There’s no denying the usefulness of this as a teaching. It encapsulates a principle that’s been articulated in similar words by many modern teachers of Buddhism. But the language used is completely alien to the canonical scriptures.
Fortunately I haven’t seen this on any sites that are obviously run by Buddhists. You do get a lot of professed Buddhists who, it must be assumed, aren’t familiar with Buddhism’s scriptures and who are only familiar with the modern idiom of teachers like Jack Kornfield and Pema Chodron. And when they see Fake Buddha Quotes they don’t have the basis of knowledge to recognize that the quote couldn’t possibly be canonical. But perhaps this one is too obviously fake for most Buddhists to be fooled by. Or maybe it’s just too new. We’ll just have to wait and see!
Where does this come from? I don’t know for sure. I’ve found “Your job is to learn how to respond, not react” in Louie Andersen’s “The F Word: How to Survive Your Family.” And in “Faces of Compassion,” by Taigen Dan Leighton I found “…learn how to respond appropriately and helpfully, without feeling overwhelmed or compelled to react impulsively.” But these, I suspect are just reiterations of the same basic them rather than prototypes of our Fake Buddha Quote.
3 thoughts on ““Do not learn how to react. Learn how to respond.””
in jack kornfield’s little buddhist handbook he presents both sayings of the buddha as well as by various teachers. this quote is included, and is probably the source. at the end of his book he gives credit to various teachers for their various words however he does not give another teacher credit for this quote, so based on how the book is presented, it would seemingly be something the buddha said. i personally doubt the buddha said that, and have not found any citation. in fact, the reason why i looked this up is bc a friend has the quote at the end of her email, of course attributing it to the buddha, and i offered her $100 if the buddha actually said it, so i have an interest in finding where it came from. the fact that jack kornfield included it in his book challenges my certainty that the buddha couldn’t have said it – but i’m still fairly confident.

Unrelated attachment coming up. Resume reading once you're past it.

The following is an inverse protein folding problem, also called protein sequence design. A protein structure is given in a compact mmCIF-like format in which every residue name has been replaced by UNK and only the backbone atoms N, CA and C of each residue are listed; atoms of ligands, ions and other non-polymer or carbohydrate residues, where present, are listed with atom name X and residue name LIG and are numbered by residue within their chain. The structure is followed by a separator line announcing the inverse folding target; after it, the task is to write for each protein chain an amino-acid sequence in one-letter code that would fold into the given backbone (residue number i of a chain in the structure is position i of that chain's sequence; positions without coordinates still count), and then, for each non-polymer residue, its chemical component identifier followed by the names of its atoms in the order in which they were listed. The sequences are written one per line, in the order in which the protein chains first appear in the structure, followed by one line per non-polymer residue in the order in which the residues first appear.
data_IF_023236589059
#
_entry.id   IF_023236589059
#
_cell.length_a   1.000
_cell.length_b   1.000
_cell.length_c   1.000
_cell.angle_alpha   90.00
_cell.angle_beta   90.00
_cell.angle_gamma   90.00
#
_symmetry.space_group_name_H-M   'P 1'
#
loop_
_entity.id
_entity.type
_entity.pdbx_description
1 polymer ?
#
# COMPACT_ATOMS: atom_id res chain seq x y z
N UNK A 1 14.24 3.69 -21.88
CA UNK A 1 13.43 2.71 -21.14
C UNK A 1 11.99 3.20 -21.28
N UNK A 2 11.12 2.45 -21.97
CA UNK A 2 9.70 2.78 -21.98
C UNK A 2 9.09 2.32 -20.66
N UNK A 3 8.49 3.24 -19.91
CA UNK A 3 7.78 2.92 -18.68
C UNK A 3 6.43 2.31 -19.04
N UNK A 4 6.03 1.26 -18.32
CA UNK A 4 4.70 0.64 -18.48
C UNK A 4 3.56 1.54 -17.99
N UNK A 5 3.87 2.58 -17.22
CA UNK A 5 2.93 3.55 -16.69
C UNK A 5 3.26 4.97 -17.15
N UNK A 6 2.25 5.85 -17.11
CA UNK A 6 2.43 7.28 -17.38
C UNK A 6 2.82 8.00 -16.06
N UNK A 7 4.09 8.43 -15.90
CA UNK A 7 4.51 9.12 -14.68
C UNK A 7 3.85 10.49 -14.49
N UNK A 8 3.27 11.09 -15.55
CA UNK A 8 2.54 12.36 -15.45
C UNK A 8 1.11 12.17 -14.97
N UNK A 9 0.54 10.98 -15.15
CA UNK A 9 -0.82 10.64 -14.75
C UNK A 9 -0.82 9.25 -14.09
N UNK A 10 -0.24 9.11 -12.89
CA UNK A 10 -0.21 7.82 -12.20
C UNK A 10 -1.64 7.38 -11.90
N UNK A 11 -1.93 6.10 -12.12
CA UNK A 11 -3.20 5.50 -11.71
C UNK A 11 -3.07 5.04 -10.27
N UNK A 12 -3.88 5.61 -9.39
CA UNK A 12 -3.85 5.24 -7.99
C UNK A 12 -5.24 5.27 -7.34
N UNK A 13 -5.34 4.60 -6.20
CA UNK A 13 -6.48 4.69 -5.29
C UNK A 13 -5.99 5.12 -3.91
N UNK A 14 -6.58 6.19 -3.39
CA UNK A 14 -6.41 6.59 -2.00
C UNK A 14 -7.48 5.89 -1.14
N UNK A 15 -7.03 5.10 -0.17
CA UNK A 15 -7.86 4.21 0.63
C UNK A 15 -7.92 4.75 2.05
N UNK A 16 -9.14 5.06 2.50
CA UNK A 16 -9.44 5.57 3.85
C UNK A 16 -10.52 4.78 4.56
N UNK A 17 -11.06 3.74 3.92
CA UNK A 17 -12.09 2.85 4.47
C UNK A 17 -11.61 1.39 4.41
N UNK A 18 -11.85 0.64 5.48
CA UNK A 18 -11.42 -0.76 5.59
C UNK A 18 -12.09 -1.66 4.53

In Vipassana, we learned to be forgiving – to be patient – to still love all others for their own being – for their mistakes – even when they committed deeds which seemed to be unforgivable.
So, still many may write incorrect quotes – say the wrong things – tell it was him or her who said that – so what?
As long as no one gets killed/hurt.
Why should we hurt others with something we cannot know?
i cannot condemn them – not any of them – because of not being free of that, either. i. e. i err, too.
Who is knowledgeable enough to tell the truth of it all?
Therefore let us take the knowledge/wisdom of it. Sad that we cannot ask him what he really/truly said… God bless you – and our Brother Buddha, too ♥
No one is being “condemned” here. I just point out quotes that can’t legitimately be ascribed to the Buddha. The Buddha himself often pointed out when others acted unskillfully, and if you believe that ignoring unskillfulness is part of Vipassana, I think you may be in the grip of a serious misunderstanding of the Dharma.
I rather liked the Pope’s statement this week: “There is no such thing as harmless disinformation; trusting in falsehood can have dire consequences.”
I’m also partial to Einstein’s statement, “Whoever is careless with the truth in small matters cannot be trusted in important affairs.”
And the Buddha’s view, as recorded in the scriptures, was “These two slander the Tathāgata. Which two? He who explains what was not said or spoken by the Tathagata as said or spoken by the Tathagata. And he who explains what was said or spoken by the Tathagata as not said or spoken by the Tathagata.”